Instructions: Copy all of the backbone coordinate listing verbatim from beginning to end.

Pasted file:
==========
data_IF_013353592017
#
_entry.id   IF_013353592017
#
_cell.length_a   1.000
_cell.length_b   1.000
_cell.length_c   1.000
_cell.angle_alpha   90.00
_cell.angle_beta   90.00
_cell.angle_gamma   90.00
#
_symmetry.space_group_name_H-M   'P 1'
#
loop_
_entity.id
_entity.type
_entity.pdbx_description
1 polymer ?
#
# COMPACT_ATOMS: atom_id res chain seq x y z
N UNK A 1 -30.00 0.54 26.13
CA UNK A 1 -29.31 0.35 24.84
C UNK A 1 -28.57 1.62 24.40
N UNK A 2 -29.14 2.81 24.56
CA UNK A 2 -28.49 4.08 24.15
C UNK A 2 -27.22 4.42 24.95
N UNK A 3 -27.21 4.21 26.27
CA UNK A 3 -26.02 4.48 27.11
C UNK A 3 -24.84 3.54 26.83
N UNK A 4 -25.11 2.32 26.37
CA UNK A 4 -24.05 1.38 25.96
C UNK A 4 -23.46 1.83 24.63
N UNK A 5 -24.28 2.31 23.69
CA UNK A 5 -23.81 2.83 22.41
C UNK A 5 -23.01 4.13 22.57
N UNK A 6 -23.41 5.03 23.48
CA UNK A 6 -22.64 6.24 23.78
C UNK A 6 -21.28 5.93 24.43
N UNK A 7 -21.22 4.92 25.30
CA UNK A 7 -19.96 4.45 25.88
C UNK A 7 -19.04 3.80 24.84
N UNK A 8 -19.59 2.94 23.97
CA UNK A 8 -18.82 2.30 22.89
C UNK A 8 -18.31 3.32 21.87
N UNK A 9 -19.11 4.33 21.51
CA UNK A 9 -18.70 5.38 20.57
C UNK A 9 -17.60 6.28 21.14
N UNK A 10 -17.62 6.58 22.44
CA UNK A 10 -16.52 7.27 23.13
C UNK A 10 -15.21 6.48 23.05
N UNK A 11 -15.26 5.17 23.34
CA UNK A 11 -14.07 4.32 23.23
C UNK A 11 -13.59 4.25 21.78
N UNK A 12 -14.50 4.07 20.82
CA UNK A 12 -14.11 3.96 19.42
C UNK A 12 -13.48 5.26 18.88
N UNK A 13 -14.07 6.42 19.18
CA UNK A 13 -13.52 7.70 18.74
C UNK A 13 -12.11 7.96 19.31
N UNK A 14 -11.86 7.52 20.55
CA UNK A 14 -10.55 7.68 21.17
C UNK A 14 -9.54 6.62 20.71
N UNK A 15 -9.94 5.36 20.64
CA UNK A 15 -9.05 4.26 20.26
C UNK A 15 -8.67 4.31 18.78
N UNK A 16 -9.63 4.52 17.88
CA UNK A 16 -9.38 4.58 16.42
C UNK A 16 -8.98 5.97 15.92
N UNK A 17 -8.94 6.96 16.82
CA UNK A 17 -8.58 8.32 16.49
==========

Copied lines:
data_IF_013353592017
#
_entry.id   IF_013353592017
#
_cell.length_a   1.000
_cell.length_b   1.000
_cell.length_c   1.000
_cell.angle_alpha   90.00
_cell.angle_beta   90.00
_cell.angle_gamma   90.00
#
_symmetry.space_group_name_H-M   'P 1'
#
loop_
_entity.id
_entity.type
_entity.pdbx_description
1 polymer ?
#
# COMPACT_ATOMS: atom_id res chain seq x y z
N UNK A 1 -30.00 0.54 26.13
CA UNK A 1 -29.31 0.35 24.84
C UNK A 1 -28.57 1.62 24.40
N UNK A 2 -29.14 2.81 24.56
CA UNK A 2 -28.49 4.08 24.15
C UNK A 2 -27.22 4.42 24.95
N UNK A 3 -27.21 4.21 26.27
CA UNK A 3 -26.02 4.48 27.11
C UNK A 3 -24.84 3.54 26.83
N UNK A 4 -25.11 2.32 26.37
CA UNK A 4 -24.05 1.38 25.96
C UNK A 4 -23.46 1.83 24.63
N UNK A 5 -24.28 2.31 23.69
CA UNK A 5 -23.81 2.83 22.41
C UNK A 5 -23.01 4.13 22.57
N UNK A 6 -23.41 5.03 23.48
CA UNK A 6 -22.64 6.24 23.78
C UNK A 6 -21.28 5.93 24.43
N UNK A 7 -21.22 4.92 25.30
CA UNK A 7 -19.96 4.45 25.88
C UNK A 7 -19.04 3.80 24.84
N UNK A 8 -19.59 2.94 23.97
CA UNK A 8 -18.82 2.30 22.89
C UNK A 8 -18.31 3.32 21.87
N UNK A 9 -19.11 4.33 21.51
CA UNK A 9 -18.70 5.38 20.57
C UNK A 9 -17.60 6.28 21.14
N UNK A 10 -17.62 6.58 22.44
CA UNK A 10 -16.52 7.27 23.13
C UNK A 10 -15.21 6.48 23.05
N UNK A 11 -15.26 5.17 23.34
CA UNK A 11 -14.07 4.32 23.23
C UNK A 11 -13.59 4.25 21.78
N UNK A 12 -14.50 4.07 20.82
CA UNK A 12 -14.11 3.96 19.42
C UNK A 12 -13.48 5.26 18.88
N UNK A 13 -14.07 6.42 19.18
CA UNK A 13 -13.52 7.70 18.74
C UNK A 13 -12.11 7.96 19.31
N UNK A 14 -11.86 7.52 20.55
CA UNK A 14 -10.55 7.68 21.17
C UNK A 14 -9.54 6.62 20.71
N UNK A 15 -9.94 5.36 20.64
CA UNK A 15 -9.05 4.26 20.26
C UNK A 15 -8.67 4.31 18.78
N UNK A 16 -9.63 4.52 17.88
CA UNK A 16 -9.38 4.58 16.42
C UNK A 16 -8.98 5.97 15.92
N UNK A 17 -8.94 6.96 16.82
CA UNK A 17 -8.58 8.32 16.49